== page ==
Dun & Bradstreet Files for IPO (Part IV)

The is the fourth, and final, blog on Dun & Bradstreet’s upcoming IPO. Dun & Bradstreet (NYSE Ticker: DNB) will be offering 65.75 million shares at an IPO price between $19 and $21.  The offering would raise just over $1.3 billion and value the firm at $8 billion. [Top of Coverage]

North American revenue increased by $12.1 million or 4% (both after and before the effect of foreign exchange) in Q1 2020 vs. Q1 2019.  North American Finance and Risk rose $10.7 million (6%) year-over-year.  Finance Solutions were up $13 roughly million, while Compliance fell approximately $2 million.

North American Sales & Marketing grew revenue by $1.4 million (up 1%) in Q1.  However, $4.9 million of S&MS revenue was attributed to Lattice, which was acquired by Dun & Bradstreet in July 2019.  North American Advanced Marketing Solutions revenue rose $4 million due to increased demand, but D&B Hoovers and the Data.com legacy partnership with Salesforce posted declining revenue.  The Data.com service is being phased out, so the $4 million in quarterly revenue drop was anticipated.  However, the drop of $3 million in quarterly revenue at D&B Hoovers, attributed to lower sales, was surprising.

International revenue fell by $0.2 million in Q1.  International Finance & Risk revenue increased $2.3 million, or 4% (both after and before the effect of foreign exchange) for the three months ended March 31, 2020.  International Sales & Marketing revenue declined $2.3 million, primarily driven by lower product royalties from their WWN alliance.

Annual revenue dropped $139.8 million (8%), but the drop was due to purchase accounting deferred revenue adjustments (9%) due to the take-private transaction and Lattice acquisition.  There also was a one month lag in international revenue reporting due to the take-private transaction resulting in an additional 1.5% drop in revenue.

2019 North American revenue rose by $44.1 million (3%) with increases in both product lines.  The Finance & Risk division increased revenue by $16 million, or 2%.  The Risk & Compliance products grew revenue by $11 million, and the D&B Credibility products contributed an additional $4 million.

2019 North American Sales & Marketing revenue grew $28.1 million (4%), with $17 million in increased revenue from Master Data solutions and $12 million from Lattice, which was acquired at the beginning of Q3.

2019 International revenue fell $3.1 million after the impact of foreign currency but was up 2% before foreign currency impacts of $9.5 million.  “Excluding the impact of foreign exchange, growth of $6.4 million was primarily due to increased revenue in our U.K. market driven by higher demand and usage related to our Finance & Risk solutions, including Risk & Compliance products.”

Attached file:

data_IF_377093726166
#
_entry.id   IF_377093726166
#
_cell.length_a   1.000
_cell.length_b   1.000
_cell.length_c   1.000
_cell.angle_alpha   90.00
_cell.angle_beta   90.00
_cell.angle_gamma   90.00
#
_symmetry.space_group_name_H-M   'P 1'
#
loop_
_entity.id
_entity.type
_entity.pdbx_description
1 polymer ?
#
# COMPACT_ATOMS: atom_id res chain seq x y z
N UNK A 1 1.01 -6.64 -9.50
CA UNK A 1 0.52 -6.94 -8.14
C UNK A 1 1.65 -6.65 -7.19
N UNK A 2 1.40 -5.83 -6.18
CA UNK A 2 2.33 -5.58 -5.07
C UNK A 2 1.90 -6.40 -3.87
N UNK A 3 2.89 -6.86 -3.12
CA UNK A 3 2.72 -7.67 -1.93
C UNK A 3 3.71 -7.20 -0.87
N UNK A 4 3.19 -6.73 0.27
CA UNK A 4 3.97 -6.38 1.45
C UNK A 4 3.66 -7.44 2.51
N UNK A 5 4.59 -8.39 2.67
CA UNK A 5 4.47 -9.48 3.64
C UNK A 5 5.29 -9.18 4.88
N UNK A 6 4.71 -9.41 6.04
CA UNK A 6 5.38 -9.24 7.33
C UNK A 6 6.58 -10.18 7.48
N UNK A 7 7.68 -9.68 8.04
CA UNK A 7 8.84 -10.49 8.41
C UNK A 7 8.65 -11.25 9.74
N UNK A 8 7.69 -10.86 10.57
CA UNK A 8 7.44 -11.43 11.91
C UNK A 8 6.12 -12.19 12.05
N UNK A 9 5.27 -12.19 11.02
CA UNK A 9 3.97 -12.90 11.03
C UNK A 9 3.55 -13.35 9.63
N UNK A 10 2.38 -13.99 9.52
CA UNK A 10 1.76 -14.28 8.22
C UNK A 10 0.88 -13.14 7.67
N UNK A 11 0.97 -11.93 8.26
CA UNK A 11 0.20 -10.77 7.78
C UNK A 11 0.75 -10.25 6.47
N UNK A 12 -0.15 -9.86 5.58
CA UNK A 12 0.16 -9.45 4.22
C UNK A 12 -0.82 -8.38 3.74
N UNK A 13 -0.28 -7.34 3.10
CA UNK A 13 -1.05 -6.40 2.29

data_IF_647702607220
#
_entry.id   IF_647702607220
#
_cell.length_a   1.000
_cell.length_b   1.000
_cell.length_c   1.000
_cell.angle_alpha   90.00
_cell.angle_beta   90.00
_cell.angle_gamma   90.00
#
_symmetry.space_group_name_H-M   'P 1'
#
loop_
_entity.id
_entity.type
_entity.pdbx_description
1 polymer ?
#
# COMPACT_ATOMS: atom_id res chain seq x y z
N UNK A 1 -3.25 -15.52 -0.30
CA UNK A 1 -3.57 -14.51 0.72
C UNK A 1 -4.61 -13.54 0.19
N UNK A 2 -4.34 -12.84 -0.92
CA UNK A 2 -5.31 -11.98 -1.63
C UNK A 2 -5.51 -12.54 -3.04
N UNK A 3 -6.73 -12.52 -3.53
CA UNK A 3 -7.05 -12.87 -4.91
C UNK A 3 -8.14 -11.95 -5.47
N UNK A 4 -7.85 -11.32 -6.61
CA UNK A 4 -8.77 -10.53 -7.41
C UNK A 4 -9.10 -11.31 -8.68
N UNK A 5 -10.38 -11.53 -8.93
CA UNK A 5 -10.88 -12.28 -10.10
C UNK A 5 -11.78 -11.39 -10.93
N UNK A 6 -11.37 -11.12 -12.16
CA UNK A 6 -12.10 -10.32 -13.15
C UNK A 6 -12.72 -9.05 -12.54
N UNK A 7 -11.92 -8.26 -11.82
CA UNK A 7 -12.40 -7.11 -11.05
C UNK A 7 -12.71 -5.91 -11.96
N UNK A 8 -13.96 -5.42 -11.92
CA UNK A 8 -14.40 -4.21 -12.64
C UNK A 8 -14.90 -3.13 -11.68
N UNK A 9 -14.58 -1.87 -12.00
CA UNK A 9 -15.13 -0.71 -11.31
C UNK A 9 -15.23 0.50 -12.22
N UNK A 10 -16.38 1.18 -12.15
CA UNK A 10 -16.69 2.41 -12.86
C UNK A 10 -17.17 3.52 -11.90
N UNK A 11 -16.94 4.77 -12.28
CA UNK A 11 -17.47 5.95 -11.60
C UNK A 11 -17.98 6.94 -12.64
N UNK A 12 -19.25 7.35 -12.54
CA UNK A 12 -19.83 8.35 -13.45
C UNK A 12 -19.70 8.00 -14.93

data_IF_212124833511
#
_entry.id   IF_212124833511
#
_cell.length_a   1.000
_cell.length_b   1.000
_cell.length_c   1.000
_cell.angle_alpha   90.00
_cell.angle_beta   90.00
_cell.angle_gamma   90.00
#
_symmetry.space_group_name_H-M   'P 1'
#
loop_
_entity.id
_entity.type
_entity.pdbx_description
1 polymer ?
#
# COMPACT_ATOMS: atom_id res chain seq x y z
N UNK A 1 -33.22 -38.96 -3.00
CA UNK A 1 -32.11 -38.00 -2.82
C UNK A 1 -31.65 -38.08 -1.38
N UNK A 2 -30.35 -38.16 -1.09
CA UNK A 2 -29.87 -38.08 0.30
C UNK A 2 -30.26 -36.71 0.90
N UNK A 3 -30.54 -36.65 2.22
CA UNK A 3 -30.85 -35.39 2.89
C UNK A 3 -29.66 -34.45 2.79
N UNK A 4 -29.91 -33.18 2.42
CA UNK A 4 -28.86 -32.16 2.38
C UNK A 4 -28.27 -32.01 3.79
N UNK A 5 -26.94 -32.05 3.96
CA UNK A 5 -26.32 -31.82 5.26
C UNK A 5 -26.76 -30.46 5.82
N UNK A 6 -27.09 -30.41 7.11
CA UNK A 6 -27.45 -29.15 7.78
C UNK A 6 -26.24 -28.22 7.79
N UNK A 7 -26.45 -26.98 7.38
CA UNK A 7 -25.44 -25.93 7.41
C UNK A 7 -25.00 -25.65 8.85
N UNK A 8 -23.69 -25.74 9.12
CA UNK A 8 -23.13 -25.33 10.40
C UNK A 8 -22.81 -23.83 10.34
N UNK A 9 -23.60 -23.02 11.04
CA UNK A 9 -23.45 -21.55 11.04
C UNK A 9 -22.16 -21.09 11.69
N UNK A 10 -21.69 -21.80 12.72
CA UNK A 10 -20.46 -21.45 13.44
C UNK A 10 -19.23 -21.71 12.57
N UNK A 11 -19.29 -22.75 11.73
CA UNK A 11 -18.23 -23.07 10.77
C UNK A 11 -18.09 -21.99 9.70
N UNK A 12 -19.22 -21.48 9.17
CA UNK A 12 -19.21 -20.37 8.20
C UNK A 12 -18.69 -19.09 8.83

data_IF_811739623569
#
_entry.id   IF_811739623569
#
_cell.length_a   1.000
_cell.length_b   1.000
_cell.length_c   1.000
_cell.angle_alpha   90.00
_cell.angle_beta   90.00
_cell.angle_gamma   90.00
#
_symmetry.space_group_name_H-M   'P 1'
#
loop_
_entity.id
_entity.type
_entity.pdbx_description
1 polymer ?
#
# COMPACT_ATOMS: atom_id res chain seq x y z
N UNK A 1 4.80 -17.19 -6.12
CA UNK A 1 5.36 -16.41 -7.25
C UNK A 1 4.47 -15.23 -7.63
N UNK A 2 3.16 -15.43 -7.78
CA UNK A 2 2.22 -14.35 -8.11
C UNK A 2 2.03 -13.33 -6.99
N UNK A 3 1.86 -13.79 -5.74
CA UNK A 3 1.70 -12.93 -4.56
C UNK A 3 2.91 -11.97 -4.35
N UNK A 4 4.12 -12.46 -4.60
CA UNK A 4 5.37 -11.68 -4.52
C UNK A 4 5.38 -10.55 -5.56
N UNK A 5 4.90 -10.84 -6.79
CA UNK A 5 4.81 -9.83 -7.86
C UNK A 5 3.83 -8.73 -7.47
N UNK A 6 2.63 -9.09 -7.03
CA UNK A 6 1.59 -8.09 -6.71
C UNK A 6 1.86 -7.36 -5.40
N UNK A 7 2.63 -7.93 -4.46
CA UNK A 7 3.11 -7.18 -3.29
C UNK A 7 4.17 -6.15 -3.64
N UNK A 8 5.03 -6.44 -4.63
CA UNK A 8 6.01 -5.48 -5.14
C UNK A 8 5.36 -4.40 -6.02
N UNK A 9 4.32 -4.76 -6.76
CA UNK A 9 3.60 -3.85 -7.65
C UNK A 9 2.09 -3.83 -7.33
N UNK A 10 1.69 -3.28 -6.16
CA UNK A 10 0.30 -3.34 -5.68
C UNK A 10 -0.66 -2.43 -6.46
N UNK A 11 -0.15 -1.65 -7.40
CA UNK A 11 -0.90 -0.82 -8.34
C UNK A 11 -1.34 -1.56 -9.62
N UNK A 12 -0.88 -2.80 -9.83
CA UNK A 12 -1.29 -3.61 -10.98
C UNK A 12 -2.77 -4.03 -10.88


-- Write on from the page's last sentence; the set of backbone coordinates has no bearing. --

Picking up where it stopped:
2019 International revenue was negatively impacted by $1.8 million, mostly in the UK, “as a result of transferring legacy Avention contracts to our WWN alliances pursuant to preexisting agreements governing partner exclusivity in certain territories.”

The filing also provided some color into their 2018 performance vs. 2017 as a private company:

“The increase in Sales & Marketing Solutions reflects increased revenue from new business in our Master Data offerings of approximately $7 million as well as our Audience Solutions products (Visitor Intelligence and Programmatic) of approximately $5 million and Analytics products of approximately $5 million.  The aforementioned increases were partially offset by lower royalty revenue from our Data.com legacy partnership of approximately $7 million and decreased revenue in D&B Hoovers of approximately $5 million.”

Dun & Bradstreet S-1 Filing

Dun & Bradstreet Files for IPO (Part III)

Continuing my discussion of Dun & Bradstreet’s planned IPO. The firm was taken private by a group of private equity companies in January 2019 and restructured.

The S-1 laid out how the firm has been restructured over the past eighteen months:

  • “We immediately reorganized our management and operating infrastructure into vertically aligned business units to increase focus and accountability.
  • As a result of this realignment, 18 of the 19 executives, or 95%, and 30 of the 46, or 65%, members of the broader leadership team are new or in a new role, with nearly half of all employees reporting to a new leader.
  • Our total employee turnover was approximately 1,500 and our leadership was able to identify and eliminate ineffective headcount resulting in a net employee reduction of approximately 850, or 17% of total employees.
  • We will continue to optimize our organizational structure and make targeted hires to build out our team at all levels.”

Other changes include

  • Incentivizing long-term contracts in commission plans
  • A focus on tracking and monitoring service metrics
  • “Modernizing our infrastructure and optimizing our architecture to increase control, create efficiencies, and greatly enhance the ability of our platforms to scale,”
  • Expanding their ability to “seamlessly add and integrate new data sets and analytical capabilities into our simplified and scaled technology infrastructure.”
  • Increasing their coverage of SMBs and “incorporating new, alternative data sets to expand the breadth of companies covered and depth of information we are able to provide clients.”
  • Implemented a Data Watch Program which proactively monitors and repairs issues
  • Improved AI capabilities across a broader set of content

According to the S-1, “Enhanced analytics enable us to provide easy to implement end-to-end solutions; by creating configurable, rather than customizable, analytics solutions, we believe that we can increase the adoption of solutions by our clients and expand the size of our client base.”

The reorganization and other changes have resulted in a $206 million annualized run rate savings as of March 31, 2020.